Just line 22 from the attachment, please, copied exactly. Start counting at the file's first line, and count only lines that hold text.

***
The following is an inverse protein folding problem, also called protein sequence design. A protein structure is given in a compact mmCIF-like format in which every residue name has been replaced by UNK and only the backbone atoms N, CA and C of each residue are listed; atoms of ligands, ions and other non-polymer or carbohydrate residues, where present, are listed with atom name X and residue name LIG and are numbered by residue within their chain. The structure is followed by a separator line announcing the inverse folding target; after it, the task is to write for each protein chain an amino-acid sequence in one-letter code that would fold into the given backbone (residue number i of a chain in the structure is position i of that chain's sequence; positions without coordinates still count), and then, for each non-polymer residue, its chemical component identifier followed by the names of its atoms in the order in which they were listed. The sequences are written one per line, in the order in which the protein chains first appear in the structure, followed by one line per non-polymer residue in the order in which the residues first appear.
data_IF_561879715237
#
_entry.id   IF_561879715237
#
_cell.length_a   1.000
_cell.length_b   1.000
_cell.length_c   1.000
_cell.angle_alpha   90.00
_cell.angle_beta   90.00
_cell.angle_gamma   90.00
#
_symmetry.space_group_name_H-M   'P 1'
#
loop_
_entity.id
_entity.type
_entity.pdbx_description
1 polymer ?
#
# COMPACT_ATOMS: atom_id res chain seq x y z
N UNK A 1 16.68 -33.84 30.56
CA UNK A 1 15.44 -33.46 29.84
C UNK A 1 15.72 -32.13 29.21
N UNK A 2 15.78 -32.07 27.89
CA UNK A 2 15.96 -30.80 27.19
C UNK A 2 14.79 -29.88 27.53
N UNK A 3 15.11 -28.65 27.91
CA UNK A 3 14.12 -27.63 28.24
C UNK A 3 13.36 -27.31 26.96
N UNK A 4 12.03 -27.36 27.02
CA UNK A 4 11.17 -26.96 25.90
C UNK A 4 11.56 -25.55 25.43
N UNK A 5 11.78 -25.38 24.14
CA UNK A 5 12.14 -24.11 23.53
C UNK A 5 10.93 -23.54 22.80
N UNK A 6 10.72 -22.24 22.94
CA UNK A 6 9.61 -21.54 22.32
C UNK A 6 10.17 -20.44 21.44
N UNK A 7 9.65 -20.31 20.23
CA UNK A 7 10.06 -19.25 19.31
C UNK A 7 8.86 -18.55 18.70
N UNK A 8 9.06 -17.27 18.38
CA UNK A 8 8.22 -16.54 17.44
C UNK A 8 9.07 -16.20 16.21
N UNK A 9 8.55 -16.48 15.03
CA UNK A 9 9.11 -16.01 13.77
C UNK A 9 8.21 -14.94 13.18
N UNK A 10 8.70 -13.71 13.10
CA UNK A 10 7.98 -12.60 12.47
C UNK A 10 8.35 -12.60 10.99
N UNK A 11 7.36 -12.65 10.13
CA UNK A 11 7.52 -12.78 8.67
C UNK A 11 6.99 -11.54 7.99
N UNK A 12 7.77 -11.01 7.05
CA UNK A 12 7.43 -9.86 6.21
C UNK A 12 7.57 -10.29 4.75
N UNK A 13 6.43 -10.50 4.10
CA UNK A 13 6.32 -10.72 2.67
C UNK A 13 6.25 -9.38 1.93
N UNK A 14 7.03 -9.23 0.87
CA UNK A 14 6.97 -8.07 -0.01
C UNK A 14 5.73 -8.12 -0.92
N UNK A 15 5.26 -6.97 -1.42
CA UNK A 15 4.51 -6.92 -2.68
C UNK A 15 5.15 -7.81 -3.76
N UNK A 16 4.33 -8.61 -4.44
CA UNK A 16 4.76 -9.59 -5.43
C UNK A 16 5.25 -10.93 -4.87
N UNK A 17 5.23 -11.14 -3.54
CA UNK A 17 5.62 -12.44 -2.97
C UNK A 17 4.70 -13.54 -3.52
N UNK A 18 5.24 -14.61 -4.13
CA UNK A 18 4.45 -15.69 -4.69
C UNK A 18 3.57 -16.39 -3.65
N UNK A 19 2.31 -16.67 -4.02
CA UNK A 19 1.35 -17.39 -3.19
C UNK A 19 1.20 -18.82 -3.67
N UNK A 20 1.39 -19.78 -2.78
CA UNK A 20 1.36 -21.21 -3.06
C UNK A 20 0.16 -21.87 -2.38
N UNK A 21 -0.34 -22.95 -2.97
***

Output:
N UNK A 1 16.68 -33.84 30.56